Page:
Many times in my life I have heard the phrase: “the arts have power to transform lives”. When Nancy (Sally Messham) first goes to the Palace Theatre where she claps eyes on Kitty Butler (Laura Rogers), a Victorian music hall singer and male impersonator who wows and astounds the crowds by daring to perform in trousers (a highly controversial clothing choice for a female in that era), Nancy is mesmerised. Seeing Kitty’s act transforms Nancy’s life from one of hardship and simplicity – shucking oysters in her family restaurant in Whitstable, to being dazzled by the bright lights of theatre when her dapper idol Kitty employs her to be her personal dresser. However, those familiar with Tipping The Velvet know only too well that the effect of meeting Kitty impacts every iota of Nancy’s existence, in particular by awakening her female sexuality and desires.

When I heard that the Lyric and playright Laura Wade were adapting Tipping The Velvet, my first thought was: that’s quite a difficult text to stage, and I wonder how on earth they are going to tackle it. The creative team have taken these numerous challenges in their stride, and if anything some of the ways in which they have approached these obstacles are some of the finest and most ingenious aspects of the work. For instance, you can’t tell the story of Nancy’s gay sexual awakening without including sex scenes. However, these are far from ordinary run-of-the-mill encounters, as they all elaborately unfold while the protagonists are suspended from the ceiling and partake in some beautifully choreographed aerial work, in the form of sensual physical entanglement.

Tipping the Velvet isn’t without its faults. Personally, I found the ‘me old mucker’ Cockney-style narrator-cum-ringmaster extremely grating. His interjections are unnecessary and the garble that he uses to start and stop every scene, and to fast forward through the more mundane chapters of the book, is quite frankly irritating. In the opening scenes I found his presence quite distracting. Another trope that doesn’t hit the mark is the use of modern songs against a Victorian backdrop. Yes, I did find it amusing to hear Nancy’s rendition of ‘Wrecking Ball’ and ‘Back to Black’, but for me their inclusion is quite frankly bizarre. That said, the modern songs sung in a barbershop quartet style work well, as they are stylistically in keeping.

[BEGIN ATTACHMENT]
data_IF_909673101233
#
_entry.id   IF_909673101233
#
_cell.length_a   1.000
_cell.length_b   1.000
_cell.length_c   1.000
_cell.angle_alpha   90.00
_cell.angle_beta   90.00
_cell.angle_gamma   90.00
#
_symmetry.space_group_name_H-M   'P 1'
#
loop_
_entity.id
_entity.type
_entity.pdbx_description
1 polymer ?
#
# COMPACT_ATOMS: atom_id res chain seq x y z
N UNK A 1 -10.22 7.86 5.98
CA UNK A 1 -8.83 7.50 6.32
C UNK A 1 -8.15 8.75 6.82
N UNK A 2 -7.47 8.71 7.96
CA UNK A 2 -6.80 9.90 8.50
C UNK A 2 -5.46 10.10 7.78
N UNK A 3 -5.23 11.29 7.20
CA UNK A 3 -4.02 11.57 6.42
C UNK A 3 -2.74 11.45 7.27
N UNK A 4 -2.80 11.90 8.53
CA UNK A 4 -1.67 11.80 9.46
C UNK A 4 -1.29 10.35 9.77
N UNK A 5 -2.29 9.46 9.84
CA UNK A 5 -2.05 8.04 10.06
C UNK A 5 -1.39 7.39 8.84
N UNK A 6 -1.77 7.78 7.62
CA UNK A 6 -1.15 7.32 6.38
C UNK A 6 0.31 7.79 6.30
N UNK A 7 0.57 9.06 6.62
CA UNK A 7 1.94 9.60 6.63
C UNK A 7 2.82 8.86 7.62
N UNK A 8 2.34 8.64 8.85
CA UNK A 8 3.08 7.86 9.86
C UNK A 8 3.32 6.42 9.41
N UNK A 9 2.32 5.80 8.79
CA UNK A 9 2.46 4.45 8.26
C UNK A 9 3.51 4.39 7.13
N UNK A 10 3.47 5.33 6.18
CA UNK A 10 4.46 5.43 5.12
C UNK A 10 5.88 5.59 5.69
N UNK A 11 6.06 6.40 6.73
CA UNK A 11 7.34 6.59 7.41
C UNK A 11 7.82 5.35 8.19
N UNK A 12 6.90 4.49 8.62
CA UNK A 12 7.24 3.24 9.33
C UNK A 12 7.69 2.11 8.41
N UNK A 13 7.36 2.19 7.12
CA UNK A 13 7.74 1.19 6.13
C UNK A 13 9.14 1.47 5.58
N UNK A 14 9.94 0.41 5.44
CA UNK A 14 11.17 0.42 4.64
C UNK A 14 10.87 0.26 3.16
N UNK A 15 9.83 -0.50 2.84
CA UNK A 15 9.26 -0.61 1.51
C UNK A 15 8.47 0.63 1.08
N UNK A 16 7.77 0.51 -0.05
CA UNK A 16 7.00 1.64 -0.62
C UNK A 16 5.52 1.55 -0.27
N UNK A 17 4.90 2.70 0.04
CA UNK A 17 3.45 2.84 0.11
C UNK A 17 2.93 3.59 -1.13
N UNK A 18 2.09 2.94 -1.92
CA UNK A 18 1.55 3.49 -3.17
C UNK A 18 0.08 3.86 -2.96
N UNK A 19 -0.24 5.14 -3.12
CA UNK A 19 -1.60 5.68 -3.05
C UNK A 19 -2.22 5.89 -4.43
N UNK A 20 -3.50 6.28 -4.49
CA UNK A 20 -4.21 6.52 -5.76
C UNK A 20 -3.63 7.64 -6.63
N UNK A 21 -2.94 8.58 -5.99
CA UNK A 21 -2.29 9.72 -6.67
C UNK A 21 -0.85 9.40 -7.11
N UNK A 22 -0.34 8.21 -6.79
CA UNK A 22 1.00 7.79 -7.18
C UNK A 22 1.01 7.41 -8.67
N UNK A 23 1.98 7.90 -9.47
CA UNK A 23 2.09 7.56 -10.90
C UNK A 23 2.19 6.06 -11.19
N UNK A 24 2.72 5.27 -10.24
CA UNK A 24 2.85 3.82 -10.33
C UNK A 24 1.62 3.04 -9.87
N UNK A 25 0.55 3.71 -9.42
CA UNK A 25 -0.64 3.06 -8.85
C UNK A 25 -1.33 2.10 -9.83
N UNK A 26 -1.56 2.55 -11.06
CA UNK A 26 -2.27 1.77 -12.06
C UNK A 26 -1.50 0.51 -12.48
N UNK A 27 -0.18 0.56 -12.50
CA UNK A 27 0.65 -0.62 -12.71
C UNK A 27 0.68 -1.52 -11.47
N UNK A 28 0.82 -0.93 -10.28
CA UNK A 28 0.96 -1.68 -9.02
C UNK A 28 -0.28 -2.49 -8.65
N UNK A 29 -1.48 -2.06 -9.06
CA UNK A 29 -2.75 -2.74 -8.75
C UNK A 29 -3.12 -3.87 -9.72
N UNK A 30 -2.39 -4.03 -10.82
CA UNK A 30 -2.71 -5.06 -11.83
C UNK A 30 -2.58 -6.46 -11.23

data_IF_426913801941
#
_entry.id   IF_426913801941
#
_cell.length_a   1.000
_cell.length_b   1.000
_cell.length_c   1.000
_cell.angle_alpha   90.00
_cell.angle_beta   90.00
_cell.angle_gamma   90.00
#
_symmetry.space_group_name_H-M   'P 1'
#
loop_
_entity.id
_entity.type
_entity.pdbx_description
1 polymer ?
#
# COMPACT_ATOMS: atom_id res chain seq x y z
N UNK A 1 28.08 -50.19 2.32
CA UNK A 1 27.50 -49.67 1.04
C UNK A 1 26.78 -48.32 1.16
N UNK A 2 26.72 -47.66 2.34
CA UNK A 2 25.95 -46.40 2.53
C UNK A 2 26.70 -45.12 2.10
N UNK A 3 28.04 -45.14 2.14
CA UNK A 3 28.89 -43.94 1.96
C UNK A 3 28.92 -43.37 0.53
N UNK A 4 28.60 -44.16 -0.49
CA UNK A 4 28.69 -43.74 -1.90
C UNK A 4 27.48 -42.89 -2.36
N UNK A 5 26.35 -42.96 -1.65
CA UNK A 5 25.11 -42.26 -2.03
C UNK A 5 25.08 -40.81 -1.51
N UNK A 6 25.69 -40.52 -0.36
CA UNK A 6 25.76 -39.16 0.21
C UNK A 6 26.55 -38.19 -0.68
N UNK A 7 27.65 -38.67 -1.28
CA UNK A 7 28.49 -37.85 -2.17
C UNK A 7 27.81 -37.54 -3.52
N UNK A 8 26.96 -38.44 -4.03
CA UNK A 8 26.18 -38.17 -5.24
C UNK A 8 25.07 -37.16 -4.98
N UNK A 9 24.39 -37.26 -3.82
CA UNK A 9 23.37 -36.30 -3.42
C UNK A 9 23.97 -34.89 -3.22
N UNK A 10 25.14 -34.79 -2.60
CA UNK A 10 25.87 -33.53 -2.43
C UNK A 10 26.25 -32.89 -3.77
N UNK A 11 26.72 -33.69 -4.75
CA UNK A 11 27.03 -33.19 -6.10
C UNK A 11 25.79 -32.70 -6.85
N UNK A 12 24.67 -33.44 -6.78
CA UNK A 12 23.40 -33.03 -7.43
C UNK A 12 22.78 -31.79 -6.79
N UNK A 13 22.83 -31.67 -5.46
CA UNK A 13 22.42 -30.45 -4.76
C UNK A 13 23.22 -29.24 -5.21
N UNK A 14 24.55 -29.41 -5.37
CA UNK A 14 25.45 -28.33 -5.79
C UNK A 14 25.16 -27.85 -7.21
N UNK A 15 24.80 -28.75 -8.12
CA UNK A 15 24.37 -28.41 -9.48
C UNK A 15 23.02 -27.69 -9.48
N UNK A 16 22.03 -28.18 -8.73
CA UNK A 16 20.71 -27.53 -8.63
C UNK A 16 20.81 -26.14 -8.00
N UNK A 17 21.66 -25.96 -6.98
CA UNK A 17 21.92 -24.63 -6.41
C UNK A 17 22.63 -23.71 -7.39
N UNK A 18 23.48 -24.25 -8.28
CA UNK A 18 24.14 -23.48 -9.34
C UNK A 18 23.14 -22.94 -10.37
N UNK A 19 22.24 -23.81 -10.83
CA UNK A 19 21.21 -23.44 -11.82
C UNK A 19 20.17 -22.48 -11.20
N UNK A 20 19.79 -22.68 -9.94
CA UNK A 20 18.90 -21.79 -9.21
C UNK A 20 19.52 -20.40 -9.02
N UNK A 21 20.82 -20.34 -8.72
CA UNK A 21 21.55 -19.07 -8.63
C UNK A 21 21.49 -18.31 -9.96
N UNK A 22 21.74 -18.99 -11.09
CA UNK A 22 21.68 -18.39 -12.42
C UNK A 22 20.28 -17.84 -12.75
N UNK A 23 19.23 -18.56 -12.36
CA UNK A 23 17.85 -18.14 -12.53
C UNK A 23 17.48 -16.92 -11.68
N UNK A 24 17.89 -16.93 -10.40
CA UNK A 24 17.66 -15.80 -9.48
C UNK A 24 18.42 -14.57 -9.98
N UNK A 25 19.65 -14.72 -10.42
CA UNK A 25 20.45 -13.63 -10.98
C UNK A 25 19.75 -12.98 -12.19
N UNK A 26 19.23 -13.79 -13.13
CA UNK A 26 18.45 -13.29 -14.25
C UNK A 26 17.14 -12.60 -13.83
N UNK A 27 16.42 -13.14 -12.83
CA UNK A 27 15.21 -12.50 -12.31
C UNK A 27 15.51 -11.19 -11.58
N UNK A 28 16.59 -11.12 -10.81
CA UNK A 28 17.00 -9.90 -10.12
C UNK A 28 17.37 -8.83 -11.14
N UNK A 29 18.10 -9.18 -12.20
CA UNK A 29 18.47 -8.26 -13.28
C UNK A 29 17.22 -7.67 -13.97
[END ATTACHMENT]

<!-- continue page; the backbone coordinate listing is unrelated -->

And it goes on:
Without wanting to ruin Tipping The Velvet‘s innovative staging, I can safely say I have never seen a play that contains both singing pig carcasses and a crude but hilarious rendition of ‘God Save The Queen’. Our starlet and fallen angel for the evening is a tour de force – a triple threat that masters the multifaceted Nancy with gusto-filled gravitas.

At three hours long, this reviewer did find herself glancing towards her watch occasionally. It could benefit from a little shaping, but that said there are many seeds of potential that, with a few revisions and a generous sprinkling of water, mean Tipping The Velvet could grow from being a great piece of theatre into an incredible work of art in full bloom.

Tipping The Velvet is playing at the Lyric Hammersmith until 28 October. For tickets and more information, see the Lyric Hammersmith website. Photo by Johan Persson.